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I got a classic mass-spring system with zero damp ratio, having weird behaviour.

The input frequency of external force is twice that of the output displacement results. While linear systems' input & output frequency should be the same. My case should be a non-linear vibration.

In other words, $f_{vibration}=f_n=1/2\pi*\sqrt{k/m}$ but the unexplainable is that $f_{external force}=2f_n$.

FFT

In addition, the system is driven by moving fluid around the object with mass. There is some fluid-structure interaction taking place. The resonance actually occurred at the fluid natural frequency, yet this is at 1 time of structural natural frequency.

Have you encountered any non-linear system with such feature?

More fundamentally, is it possible for the external force to affect the linearity of a mass-spring-undamped system?

Appreciate any help!

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  • $\begingroup$ Is the output frequency the natural frequency of the spring-mass system? $\endgroup$
    – Farcher
    Feb 2, 2017 at 13:26
  • $\begingroup$ @Farcher Yes, exactly the structural natural frequency. $f_{vibration}=f_n=1/2\pi*sqrt{k/m}$ but the unexplainable is that $f_{external force}=2f_n$ $\endgroup$
    – zlin
    Feb 2, 2017 at 13:49
  • $\begingroup$ Your driver most probably is exciting the spring-mass system at its resonant frequency which is producing large oscillations because the system is undamped. The 2n oscillations are not seen because they are marked by the n oscillations. With little damping your spring-mass system will have a very high Q-value. How are you driving the spring-mass system? $\endgroup$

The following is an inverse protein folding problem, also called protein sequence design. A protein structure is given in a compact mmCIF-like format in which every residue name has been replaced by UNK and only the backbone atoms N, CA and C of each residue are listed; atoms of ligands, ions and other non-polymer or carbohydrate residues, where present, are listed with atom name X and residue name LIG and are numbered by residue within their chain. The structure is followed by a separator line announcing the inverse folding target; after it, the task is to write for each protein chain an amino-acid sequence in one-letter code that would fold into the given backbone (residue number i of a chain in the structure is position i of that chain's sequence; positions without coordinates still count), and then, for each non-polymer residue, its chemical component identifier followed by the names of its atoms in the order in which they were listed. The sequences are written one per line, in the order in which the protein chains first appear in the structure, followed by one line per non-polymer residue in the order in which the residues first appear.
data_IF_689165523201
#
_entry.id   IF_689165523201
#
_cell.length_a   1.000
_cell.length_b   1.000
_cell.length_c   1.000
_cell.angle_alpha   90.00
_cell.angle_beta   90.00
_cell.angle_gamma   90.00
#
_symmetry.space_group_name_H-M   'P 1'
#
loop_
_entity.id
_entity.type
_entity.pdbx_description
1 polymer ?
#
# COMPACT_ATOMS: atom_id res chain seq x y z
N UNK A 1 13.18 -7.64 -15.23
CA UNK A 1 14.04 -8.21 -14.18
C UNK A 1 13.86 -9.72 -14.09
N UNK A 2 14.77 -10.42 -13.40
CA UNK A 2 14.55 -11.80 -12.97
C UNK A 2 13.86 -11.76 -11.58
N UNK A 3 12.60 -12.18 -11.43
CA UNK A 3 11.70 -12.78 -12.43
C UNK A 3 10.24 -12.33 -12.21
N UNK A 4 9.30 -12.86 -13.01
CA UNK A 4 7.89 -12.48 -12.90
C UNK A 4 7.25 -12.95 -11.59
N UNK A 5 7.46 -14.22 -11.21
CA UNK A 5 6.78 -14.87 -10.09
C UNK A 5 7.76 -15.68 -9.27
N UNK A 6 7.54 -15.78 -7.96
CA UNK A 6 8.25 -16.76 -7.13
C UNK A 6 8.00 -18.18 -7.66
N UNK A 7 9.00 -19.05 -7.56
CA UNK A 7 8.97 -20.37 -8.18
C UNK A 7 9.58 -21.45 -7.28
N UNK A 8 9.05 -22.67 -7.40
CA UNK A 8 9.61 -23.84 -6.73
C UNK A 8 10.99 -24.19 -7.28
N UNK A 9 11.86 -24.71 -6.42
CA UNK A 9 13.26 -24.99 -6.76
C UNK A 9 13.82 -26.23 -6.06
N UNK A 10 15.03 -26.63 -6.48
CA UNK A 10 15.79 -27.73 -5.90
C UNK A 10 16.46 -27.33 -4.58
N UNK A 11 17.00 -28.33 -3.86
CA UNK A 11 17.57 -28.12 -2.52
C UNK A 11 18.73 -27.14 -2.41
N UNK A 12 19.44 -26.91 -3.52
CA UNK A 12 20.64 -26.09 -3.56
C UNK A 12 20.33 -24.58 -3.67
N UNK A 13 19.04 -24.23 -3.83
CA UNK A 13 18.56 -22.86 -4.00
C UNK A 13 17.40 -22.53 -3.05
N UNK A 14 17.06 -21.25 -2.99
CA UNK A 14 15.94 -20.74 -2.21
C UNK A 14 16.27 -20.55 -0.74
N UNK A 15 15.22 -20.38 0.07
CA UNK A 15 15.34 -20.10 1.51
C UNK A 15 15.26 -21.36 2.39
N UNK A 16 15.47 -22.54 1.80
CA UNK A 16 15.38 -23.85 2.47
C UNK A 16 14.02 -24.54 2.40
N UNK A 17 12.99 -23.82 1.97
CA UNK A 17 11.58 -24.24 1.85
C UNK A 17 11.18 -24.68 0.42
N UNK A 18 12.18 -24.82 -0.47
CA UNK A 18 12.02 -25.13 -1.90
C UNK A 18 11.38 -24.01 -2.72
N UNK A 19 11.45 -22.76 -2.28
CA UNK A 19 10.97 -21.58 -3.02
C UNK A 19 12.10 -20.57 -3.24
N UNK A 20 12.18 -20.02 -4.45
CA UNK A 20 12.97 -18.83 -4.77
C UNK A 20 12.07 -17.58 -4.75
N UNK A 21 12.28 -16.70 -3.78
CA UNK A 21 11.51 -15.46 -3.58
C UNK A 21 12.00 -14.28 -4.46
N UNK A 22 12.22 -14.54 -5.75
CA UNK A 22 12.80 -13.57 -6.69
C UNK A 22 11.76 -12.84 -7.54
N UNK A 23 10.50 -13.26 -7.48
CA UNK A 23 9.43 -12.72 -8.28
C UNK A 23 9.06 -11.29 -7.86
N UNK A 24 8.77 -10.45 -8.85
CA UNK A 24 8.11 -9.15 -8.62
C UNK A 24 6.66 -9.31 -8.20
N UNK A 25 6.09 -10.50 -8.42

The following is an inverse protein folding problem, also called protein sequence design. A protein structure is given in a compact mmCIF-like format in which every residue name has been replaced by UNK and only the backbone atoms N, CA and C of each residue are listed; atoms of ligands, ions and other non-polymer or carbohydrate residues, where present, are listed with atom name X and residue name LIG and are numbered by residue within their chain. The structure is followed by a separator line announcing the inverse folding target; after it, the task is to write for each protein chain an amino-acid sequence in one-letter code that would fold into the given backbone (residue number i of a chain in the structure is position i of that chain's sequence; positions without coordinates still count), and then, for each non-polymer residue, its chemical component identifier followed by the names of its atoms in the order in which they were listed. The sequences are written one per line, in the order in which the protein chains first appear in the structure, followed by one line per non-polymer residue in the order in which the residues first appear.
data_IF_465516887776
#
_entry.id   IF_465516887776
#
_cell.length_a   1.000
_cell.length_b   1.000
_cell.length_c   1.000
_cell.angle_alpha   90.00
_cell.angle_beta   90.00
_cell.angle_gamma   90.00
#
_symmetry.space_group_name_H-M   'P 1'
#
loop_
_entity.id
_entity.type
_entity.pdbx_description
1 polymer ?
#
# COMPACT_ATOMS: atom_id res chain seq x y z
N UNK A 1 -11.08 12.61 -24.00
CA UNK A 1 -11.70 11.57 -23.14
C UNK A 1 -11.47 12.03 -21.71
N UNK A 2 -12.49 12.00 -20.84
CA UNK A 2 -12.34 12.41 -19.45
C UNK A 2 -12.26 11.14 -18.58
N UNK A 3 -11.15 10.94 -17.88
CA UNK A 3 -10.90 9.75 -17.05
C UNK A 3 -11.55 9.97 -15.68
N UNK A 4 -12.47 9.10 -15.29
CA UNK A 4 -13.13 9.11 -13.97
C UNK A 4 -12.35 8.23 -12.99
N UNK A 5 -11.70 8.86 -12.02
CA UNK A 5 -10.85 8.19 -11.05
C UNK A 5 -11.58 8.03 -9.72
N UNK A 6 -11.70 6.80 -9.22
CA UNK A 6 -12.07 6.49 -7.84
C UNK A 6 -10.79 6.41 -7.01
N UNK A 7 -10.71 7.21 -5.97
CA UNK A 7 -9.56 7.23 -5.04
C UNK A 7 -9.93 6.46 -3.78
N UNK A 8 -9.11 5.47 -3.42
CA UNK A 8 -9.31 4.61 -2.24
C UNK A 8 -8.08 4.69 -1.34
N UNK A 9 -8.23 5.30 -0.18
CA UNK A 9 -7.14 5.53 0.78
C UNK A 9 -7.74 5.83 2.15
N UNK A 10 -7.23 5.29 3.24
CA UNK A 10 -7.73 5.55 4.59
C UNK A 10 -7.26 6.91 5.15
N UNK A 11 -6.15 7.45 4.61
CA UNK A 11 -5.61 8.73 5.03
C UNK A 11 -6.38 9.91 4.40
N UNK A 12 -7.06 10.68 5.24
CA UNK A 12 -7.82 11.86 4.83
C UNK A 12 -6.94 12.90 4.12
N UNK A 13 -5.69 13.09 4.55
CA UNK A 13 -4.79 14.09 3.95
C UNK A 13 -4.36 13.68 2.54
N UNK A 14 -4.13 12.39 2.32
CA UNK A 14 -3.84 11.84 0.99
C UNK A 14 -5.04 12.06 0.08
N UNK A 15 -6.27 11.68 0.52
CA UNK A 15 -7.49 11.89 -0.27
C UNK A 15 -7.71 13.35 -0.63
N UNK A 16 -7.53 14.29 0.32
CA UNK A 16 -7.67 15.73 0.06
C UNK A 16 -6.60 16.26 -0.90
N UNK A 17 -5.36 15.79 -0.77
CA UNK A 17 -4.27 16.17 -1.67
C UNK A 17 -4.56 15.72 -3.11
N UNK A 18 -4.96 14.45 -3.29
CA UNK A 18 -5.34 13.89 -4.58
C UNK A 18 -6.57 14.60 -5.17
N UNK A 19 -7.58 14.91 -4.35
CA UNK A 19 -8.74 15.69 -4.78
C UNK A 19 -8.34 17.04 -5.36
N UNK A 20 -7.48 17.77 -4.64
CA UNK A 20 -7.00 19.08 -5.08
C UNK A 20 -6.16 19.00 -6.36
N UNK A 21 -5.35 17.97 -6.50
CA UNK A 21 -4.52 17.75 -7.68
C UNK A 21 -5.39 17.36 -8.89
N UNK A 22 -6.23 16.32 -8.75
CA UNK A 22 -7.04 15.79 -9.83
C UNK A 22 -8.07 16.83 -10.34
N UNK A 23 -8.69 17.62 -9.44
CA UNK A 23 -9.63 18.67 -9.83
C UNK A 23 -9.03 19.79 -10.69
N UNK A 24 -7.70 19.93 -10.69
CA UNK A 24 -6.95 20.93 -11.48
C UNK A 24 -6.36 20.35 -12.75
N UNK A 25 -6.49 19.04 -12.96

– Farcher
    Feb 2, 2017 at 13:52
  • $\begingroup$ @Farcher You said "marked" do you mean "hidden" by the fn oscillation? I attached an FFT result, and I think the vibration frequency at $1*f_n$ is much more dominant than that at $2*f_n$? The system is driven by disturbed fluid around the object with mass. The resonance actually occurred at the fluid natural frequency, yet this is at 1 time of structural natural frequency. $\endgroup$
    – zlin
    Feb 2, 2017 at 14:17
  • $\begingroup$ I meant "masked" but the spell checker thought otherwise. $\endgroup$
    – Farcher
    Feb 2, 2017 at 14:20

2 Answers 2

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What you are observing is most likely a subharmonic oscillation, presumably imposed by some nonlinear characteristic of your system. I would expect the fluid. The paper here explains the mechanisms of subharmonic oscillations in nonlinear systems and offers at least one example where the subharmonic occurs at half the drive frequency.

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  • $\begingroup$ Oh thank you so much for the clue! Will check that through! $\endgroup$
    – zlin
    Feb 2, 2017 at 14:44
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The external force is able to influence the linearity of the vibrational systems, as $F(t)$ can be $F(\dot{x},t)$ etc.

More materials found online, I am still trying to figure out:

"Vibrations of a Forced Self-excited System with Time lag" by Yutaka 1983

Parametric oscillator: Michael Faraday (1831) was the first to notice oscillations of one frequency being excited by forces of double the frequency, in the crispations (ruffled surface waves) observed in a wine glass excited to "sing".

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